|Sandy peace vigil to end with final event on Friday, May 28 posted on 05/01/2021|
After 15 years of weekly community gatherings to promote
peaceful solutions to conflict, the organizers of the Sandy Peace Vigil have
announced that the group will hold its final physical vigil. The vigil will be
held from 4-5 p.m. May 28 at the intersection of Hwy. 26 and SE 362 Drive in
The group held its first vigil on Feb. 2, 2007. The group
initially gathered as a public response to the Bush administration’s military
action in Afghanistan and Iraq said group organizer Mary Andersen.
“The vigils are a gesture to remind people of the conflicts
our country is involved in. We want peaceful resolutions and for people to
think about nonviolent options,” said Andersen, a resident of the Alder Creek
community since 1984.
Participants display signs calling for an end to the
conflicts and to raise awareness in the community.
“Probably our most iconic sign is ‘Honk for Peace,’” vigil
participant Bruce Ryan said.
Ryan, a Brightwood resident, is a retired teacher and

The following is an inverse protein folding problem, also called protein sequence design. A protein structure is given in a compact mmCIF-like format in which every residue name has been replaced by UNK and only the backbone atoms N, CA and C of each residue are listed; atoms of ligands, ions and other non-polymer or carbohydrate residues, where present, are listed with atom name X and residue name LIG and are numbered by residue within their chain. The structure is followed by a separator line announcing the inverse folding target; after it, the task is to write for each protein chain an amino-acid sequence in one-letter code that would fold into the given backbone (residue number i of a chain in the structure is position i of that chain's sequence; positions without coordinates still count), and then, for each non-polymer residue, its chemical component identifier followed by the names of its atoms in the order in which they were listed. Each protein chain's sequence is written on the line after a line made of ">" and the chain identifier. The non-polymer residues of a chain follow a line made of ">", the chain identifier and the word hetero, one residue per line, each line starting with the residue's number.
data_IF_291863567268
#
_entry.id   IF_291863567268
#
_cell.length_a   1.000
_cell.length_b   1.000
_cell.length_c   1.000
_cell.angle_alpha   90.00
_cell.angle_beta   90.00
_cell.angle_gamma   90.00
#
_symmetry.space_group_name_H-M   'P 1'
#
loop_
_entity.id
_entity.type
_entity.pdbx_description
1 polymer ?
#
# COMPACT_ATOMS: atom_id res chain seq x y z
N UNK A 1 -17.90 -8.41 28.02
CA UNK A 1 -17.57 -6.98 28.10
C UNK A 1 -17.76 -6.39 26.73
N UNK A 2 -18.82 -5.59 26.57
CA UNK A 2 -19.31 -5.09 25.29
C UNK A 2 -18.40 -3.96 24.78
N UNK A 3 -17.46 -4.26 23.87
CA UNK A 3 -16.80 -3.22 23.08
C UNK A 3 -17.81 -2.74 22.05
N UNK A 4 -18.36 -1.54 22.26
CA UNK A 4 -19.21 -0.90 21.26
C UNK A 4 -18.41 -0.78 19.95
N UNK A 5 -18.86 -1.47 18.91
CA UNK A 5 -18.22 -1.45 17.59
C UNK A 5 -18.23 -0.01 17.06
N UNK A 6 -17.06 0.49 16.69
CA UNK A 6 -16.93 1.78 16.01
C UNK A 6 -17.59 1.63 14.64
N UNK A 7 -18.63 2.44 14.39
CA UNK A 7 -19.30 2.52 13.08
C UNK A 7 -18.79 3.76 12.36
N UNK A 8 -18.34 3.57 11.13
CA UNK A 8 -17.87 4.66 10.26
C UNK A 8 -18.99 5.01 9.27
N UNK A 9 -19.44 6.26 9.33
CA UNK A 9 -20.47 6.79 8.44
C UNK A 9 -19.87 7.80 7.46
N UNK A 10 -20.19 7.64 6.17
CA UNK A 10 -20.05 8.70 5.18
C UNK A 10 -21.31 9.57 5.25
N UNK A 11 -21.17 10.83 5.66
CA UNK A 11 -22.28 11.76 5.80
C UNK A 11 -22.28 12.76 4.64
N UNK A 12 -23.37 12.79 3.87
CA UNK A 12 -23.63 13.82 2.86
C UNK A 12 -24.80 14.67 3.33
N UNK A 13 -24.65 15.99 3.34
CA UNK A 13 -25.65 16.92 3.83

veteran of the United States Navy who served in Vietnam. Since his time in the
military, he has been an active advocate for peace and a participant in the
Sandy vigils since their inception.
“I think legislative action is more telling then street
protests, but what you hope for with street protests is passersby say, ‘What
the [heck] is going on,’ and ask about the issues,” Ryan said.
Andersen stated the group “isn’t political” and that people
“turn out with a variety of political views who just want peace.”
Over the years the group has had a number of military
veterans involved as active participants.
The vigil was originally held every Friday from 4-5 p.m.
After several years, the group began holding the vigil every first Friday of
In January 2008 the group held a 24-hour vigil attended by
up to 30 people to commemorate the one-year anniversary of the gathering.
“We’ve been out rain or shine, sometimes it’s been really
dicey with snowing and ice, but we thought it was important to be consistent,”
The group stopped the vigils in March of 2020 due to the
COVID-19 pandemic. Andersen encouraged continued community involvement during
the pandemic with a virtual vigil in the form of an email newsletter with
stories promoting peace and links to petitions. She intends to continue with
the community engagement and invites citizens to join the community online by
“We think it remains useful to remind people there are still
troops fighting and dying. There is plenty of conflict in the world and we feel
it is important to continue to work towards nonviolent solutions,” Andersen
The final peace vigil is open to the public and will be held
rain or shine.
By Ben Simpson/MT